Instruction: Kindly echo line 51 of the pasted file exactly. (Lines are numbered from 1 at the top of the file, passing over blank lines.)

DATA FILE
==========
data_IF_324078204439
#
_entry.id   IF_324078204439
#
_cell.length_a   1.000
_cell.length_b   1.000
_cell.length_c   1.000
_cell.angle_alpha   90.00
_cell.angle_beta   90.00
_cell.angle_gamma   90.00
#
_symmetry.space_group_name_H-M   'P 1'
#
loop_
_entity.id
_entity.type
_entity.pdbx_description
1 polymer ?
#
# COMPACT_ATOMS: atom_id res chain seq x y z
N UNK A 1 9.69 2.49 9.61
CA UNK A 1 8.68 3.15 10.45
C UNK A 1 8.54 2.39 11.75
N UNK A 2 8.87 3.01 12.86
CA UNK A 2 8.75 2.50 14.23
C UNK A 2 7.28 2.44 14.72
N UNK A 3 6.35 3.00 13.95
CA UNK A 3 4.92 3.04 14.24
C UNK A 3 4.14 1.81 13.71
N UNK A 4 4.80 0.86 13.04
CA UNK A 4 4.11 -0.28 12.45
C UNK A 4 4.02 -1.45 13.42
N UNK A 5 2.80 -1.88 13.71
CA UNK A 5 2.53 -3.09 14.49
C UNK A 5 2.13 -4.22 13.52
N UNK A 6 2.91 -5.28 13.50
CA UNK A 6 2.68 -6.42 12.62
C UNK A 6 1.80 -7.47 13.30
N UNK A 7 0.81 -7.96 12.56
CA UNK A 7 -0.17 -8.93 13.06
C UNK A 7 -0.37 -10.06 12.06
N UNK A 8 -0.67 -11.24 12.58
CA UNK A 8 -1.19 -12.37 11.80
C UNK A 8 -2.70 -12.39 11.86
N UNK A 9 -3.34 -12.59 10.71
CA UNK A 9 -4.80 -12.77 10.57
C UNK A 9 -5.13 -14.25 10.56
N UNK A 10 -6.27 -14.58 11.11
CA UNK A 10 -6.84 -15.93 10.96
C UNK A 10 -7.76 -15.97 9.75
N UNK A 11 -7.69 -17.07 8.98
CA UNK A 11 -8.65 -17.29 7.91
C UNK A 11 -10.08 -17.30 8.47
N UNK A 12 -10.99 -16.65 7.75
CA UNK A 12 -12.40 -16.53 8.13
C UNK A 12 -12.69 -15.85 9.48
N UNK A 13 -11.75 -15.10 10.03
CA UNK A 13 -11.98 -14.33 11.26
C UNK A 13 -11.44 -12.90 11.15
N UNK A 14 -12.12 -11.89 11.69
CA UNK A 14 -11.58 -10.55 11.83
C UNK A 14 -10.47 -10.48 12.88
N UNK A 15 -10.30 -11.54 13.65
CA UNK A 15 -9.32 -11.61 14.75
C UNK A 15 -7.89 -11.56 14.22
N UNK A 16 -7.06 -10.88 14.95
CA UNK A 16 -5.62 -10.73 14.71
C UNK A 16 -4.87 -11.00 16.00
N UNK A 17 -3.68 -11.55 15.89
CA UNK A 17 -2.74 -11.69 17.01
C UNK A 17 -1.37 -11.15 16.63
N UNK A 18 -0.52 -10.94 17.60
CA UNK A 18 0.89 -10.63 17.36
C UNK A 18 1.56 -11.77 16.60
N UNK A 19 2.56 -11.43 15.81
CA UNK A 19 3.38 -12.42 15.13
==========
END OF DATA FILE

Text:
N UNK A 11 -7.69 -17.07 8.98